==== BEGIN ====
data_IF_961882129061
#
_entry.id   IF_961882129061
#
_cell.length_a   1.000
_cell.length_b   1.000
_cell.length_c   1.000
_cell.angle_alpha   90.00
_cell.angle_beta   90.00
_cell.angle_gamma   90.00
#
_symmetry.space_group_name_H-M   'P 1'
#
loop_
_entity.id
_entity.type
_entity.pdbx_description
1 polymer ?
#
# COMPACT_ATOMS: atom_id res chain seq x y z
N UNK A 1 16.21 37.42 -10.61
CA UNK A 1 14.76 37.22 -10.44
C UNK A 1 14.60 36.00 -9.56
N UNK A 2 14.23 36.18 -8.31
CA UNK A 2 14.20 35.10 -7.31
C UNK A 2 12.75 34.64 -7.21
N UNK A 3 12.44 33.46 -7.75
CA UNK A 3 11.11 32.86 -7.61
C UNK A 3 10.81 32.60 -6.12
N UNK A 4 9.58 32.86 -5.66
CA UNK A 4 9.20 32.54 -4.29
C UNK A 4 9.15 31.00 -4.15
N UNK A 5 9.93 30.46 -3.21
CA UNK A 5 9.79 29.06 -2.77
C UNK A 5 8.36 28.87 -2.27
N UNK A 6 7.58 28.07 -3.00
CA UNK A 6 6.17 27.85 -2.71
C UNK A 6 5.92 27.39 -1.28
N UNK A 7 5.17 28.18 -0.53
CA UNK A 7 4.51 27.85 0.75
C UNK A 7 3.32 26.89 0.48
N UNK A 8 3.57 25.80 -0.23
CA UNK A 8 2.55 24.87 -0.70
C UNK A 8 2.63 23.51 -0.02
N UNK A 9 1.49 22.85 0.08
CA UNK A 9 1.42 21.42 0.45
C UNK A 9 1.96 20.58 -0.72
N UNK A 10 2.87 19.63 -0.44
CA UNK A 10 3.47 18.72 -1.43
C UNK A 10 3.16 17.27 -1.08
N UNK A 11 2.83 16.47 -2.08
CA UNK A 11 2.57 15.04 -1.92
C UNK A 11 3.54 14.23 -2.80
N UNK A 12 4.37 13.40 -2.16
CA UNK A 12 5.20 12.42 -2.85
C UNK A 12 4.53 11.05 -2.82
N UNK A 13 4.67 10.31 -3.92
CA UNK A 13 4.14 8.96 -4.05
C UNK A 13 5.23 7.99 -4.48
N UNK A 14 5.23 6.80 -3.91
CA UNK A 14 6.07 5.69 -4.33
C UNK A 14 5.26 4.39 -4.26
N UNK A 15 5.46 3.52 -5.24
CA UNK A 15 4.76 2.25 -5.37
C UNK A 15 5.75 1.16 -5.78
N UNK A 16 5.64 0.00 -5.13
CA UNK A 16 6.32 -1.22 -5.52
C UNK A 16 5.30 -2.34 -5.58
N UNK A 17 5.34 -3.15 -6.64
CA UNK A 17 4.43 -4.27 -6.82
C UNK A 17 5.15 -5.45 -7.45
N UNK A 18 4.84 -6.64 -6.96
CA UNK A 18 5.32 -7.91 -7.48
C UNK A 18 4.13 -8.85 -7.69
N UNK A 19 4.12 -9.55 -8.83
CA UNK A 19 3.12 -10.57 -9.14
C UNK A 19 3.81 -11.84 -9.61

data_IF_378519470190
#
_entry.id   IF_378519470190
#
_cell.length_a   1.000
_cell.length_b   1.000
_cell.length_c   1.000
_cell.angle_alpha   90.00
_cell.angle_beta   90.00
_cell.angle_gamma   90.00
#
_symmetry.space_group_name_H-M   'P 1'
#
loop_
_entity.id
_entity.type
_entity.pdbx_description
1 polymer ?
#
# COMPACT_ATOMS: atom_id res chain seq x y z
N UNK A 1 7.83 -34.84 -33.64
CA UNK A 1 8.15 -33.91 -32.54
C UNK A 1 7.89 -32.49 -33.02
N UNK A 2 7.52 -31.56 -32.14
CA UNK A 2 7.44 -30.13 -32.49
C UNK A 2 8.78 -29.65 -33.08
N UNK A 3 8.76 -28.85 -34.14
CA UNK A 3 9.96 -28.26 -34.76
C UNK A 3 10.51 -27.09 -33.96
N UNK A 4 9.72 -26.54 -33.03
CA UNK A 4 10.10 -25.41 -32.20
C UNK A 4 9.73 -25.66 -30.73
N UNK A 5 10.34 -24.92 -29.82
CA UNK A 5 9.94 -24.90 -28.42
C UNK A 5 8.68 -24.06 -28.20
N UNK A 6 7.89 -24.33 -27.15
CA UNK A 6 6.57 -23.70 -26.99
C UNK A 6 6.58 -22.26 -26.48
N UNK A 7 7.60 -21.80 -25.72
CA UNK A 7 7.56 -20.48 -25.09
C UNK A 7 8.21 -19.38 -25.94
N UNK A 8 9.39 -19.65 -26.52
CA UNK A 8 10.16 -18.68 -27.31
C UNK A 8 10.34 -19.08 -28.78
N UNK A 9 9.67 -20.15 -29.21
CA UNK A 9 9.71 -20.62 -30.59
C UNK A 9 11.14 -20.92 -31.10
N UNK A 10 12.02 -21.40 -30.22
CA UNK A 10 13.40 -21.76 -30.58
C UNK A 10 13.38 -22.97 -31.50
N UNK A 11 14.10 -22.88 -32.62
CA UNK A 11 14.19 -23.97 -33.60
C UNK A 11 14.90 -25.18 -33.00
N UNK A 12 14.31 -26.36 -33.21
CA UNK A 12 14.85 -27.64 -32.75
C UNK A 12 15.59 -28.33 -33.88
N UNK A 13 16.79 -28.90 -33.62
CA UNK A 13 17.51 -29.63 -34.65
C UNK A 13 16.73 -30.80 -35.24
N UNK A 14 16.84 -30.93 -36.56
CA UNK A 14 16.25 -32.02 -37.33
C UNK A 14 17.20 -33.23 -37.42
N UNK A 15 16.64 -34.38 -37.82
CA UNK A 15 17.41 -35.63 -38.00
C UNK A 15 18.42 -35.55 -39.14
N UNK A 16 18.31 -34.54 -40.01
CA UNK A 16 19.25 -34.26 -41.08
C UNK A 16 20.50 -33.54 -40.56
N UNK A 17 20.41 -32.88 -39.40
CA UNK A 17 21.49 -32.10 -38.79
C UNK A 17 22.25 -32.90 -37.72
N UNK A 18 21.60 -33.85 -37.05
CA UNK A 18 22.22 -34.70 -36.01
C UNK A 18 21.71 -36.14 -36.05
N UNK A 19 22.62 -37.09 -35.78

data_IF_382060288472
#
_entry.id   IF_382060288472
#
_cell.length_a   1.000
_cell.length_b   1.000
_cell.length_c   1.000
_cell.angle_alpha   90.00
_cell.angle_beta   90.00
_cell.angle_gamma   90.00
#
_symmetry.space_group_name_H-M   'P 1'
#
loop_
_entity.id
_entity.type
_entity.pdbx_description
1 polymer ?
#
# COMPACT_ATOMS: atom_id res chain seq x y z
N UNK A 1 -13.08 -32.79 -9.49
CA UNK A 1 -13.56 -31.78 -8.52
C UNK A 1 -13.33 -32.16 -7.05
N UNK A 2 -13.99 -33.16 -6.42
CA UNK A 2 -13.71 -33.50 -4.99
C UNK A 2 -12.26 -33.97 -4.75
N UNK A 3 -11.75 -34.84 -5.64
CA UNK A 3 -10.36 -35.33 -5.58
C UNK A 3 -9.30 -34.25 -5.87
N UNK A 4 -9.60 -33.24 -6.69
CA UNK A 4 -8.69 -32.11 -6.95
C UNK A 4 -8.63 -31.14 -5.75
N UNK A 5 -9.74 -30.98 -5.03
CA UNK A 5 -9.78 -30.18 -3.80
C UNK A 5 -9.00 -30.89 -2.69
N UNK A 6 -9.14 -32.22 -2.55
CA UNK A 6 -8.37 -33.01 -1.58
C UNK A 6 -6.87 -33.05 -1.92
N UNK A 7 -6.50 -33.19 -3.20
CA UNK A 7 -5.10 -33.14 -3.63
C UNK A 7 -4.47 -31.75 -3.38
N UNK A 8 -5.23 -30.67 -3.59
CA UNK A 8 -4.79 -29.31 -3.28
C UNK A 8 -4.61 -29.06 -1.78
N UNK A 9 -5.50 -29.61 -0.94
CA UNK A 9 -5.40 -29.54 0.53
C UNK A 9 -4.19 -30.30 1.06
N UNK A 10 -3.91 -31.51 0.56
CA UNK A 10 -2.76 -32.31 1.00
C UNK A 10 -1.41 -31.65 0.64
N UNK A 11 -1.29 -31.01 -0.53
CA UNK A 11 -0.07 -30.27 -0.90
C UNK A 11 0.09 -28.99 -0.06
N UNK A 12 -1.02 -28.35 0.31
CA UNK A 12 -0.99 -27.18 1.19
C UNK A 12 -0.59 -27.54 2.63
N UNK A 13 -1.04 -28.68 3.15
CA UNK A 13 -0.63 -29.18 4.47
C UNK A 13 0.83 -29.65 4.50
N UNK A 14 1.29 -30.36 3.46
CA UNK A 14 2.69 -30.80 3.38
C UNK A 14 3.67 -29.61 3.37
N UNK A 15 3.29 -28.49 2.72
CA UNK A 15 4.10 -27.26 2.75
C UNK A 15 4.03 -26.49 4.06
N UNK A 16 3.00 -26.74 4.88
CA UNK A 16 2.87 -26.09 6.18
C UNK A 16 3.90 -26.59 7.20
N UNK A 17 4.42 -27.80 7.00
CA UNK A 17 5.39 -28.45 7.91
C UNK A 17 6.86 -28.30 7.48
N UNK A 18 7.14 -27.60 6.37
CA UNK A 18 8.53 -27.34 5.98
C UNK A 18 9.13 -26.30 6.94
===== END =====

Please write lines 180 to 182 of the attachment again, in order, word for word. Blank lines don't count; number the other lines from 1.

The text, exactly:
CA UNK A 3 -10.36 -35.33 -5.58
C UNK A 3 -9.30 -34.25 -5.87
N UNK A 4 -9.60 -33.24 -6.69